Cleaning the University of Minnesota just got $3.1 million cheaper.
The university's Twin Cities campus has cut 52 custodial positions through early retirements and spots left open -- without a single layoff.
But mopping, scrubbing and vacuuming just as much square footage with 52 fewer people will be tough.
"Can you improve what you do with fewer people?" said Mike Berthelsen, associate vice president for Facilities Management. His department thinks it has figured out how.
The union representing the custodians disagrees.
This week, the hundreds of people who keep campus clean switched strategies. In the past, one custodian might have been responsible for part of a single building -- bagging garbage, cleaning bathrooms and vacuuming carpet. Now, that custodian handles just one duty -- say, vacuuming -- for a larger area, as part of a team.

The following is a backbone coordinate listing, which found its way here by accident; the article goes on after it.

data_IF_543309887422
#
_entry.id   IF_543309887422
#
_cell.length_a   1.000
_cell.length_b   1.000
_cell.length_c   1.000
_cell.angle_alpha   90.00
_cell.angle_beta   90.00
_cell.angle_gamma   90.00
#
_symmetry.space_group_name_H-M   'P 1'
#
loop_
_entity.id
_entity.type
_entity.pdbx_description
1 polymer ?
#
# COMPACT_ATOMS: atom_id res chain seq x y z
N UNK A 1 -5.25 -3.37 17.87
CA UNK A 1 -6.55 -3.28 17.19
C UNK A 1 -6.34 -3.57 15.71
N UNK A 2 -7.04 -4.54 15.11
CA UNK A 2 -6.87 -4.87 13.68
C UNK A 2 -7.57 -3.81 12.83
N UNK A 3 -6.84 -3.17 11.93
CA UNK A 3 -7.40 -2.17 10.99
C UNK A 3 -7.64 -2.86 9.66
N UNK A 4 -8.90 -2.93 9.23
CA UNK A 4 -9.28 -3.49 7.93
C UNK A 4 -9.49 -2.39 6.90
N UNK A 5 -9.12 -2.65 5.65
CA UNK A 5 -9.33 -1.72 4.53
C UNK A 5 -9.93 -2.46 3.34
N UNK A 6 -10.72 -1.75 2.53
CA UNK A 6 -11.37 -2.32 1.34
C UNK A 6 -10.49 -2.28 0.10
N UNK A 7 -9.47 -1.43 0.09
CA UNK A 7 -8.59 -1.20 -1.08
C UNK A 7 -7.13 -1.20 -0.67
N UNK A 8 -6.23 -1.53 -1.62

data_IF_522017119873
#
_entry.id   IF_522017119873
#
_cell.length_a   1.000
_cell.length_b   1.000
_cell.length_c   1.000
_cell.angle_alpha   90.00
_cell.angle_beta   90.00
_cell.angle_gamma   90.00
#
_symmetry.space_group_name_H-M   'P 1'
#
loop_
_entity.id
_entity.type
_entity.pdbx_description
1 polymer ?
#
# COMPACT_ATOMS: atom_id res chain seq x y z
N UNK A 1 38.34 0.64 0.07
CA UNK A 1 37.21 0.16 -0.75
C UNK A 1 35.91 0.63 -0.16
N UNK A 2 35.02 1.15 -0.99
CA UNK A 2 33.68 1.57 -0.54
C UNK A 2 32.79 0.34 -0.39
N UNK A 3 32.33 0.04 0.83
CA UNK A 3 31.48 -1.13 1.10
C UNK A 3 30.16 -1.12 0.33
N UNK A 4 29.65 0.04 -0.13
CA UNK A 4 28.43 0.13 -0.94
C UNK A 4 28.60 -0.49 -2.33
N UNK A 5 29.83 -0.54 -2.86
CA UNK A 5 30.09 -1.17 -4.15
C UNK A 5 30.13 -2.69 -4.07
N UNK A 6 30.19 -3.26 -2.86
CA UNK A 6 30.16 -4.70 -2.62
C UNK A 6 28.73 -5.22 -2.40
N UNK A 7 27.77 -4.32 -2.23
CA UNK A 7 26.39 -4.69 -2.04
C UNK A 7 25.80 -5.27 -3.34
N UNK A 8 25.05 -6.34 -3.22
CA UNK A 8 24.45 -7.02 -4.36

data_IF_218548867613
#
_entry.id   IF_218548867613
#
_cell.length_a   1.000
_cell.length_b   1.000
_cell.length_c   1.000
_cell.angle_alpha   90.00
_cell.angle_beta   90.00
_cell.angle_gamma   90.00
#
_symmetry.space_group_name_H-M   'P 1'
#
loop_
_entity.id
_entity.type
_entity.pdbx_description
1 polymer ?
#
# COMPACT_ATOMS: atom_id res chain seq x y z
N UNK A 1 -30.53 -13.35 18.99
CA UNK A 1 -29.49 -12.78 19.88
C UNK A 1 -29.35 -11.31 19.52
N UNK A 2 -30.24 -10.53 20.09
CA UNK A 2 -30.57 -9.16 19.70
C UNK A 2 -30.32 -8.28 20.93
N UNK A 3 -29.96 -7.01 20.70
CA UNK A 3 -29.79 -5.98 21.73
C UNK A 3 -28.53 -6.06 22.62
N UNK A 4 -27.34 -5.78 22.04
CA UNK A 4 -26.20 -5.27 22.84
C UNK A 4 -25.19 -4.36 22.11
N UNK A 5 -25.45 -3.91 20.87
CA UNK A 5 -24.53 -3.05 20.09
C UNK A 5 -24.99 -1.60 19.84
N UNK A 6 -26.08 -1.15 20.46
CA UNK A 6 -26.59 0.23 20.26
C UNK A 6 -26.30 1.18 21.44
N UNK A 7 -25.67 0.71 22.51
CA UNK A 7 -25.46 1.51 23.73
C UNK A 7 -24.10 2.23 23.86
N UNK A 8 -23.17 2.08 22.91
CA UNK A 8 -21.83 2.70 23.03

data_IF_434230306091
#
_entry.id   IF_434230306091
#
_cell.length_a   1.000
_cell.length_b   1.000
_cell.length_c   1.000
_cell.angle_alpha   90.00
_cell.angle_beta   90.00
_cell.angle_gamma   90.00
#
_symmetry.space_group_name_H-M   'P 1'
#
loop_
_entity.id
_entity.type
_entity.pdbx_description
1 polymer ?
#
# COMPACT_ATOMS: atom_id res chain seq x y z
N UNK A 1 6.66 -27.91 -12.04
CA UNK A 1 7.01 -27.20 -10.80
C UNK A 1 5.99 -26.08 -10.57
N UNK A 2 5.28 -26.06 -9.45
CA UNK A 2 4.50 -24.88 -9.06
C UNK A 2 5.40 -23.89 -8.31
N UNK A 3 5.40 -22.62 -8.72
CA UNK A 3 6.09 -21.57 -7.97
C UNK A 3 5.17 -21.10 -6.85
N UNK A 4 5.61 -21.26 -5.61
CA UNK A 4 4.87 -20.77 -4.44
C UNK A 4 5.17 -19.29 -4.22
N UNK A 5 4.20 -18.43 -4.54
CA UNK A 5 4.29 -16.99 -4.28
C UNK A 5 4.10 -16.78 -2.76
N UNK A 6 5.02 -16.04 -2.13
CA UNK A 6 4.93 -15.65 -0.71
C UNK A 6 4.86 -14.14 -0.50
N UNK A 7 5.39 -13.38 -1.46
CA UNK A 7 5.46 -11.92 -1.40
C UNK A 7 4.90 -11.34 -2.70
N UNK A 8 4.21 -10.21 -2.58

The U says that the team method is more efficient; a custodian won't have to run back and forth to get the next tool.
The union says it is less accountable; a custodian won't develop relationships with a building's quirks.
"It is absolutely going to destroy that pride that people have in an area," said Sue Mauren, the principal officer for Teamsters Local 320, which represents the custodians.
The union also argues that the move violates the contract and has filed a grievance, Mauren said. The U believes it has worked within the contract's constraints, Berthelsen said.
Both sides are pleased that the U was able to cut millions of dollars from its operations without a layoff. Both sides say they'll watch carefully to see whether things are kept clean.
The $3.1 million in annual savings is just one example of how the U is becoming more efficient in the face of state funding cuts, Berthelsen said, "so we can focus money on the core mission."
It hasn't come without investment. The U is spending about $1.5 million on new equipment, greener chemicals and a training location.
Jenna Ross • 612-673-7168
Poll: Do you support Wednesday's decision to sideline Adrian Peterson again?